HCR.20.048 – How can we use Big Data and e-health to prevent over- and undertreatment in dental healthcare.
It is estimated that roughly 20% of all medical care is unnecessary. Within dental care estimations of under and overtreatment roughly vary and are reported up to 40% for certain interventions. Overtreatment in the form of diagnosis/tests, medication and interventions create an increasing burden on the annual dental and healthcare costs. Earlier studies have shown that in the United States third molar extractions are performed preventively in up to 59% of the cases. Furthermore, the diagnostic value of routine check-ups using Conebeam CT-scans, orthopantomography or dental X-rays varies and relies on the experience and knowledge of the dental professional. Overtreatment and overdiagnosis is well recognized and acted upon within the field of medicine and dental care. However, despite the recognition of over- and undertreatment within dental care only limited solutions of reducing these issues are reported. The reasons for this mismatch in treatment are widely reported from financial incentives, preventive measures, uncertainty, patient and dentist preferences, (the lack of) clinical evidence, to overdiagnosis with new or better imaging modalities. Artificial intelligence (AI) within (dental) healthcare has accelerated new breakthroughs within diagnostics and predictions in the past few years thanks to the increase in available (Big) data and computing power. Dentistry has historically collected enormous amounts of clinical imaging making it a perfect field for AI applications. With improved diagnostics and predictions better informed decisions can be made on treatment within dental healthcare. For instance, predictions on which third molar will become symptomatic or remain life-long asymptomatic can reduce the need for unnecessary removal. We therefor propose to implement AI, Big Data and better imaging modalities for the reduction in over- and undertreatment to reduce the burden within dental healthcare.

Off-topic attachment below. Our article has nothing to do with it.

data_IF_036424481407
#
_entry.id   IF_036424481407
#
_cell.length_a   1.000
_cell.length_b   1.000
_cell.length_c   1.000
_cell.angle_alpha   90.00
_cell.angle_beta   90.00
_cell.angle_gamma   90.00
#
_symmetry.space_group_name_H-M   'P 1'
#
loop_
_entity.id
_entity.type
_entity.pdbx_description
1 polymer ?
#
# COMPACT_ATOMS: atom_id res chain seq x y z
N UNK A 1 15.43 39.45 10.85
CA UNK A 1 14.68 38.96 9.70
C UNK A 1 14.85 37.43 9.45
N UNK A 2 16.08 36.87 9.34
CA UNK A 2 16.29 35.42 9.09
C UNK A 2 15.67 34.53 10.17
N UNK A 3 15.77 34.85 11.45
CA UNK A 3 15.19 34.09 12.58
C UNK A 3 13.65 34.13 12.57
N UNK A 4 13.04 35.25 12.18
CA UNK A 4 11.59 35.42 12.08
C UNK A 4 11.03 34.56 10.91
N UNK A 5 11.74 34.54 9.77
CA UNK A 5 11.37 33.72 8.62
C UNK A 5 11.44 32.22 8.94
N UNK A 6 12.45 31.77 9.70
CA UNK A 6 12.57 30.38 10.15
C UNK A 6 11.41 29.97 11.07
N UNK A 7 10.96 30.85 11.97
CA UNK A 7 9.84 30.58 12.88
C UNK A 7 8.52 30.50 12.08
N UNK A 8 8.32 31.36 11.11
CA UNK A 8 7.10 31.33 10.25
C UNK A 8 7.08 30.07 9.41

Artificial Intelligence, Big Data, dental healthcare, e-health, imaging, overtreatment, undertreatment
|Name||Prof. Dr. Thomas Maal|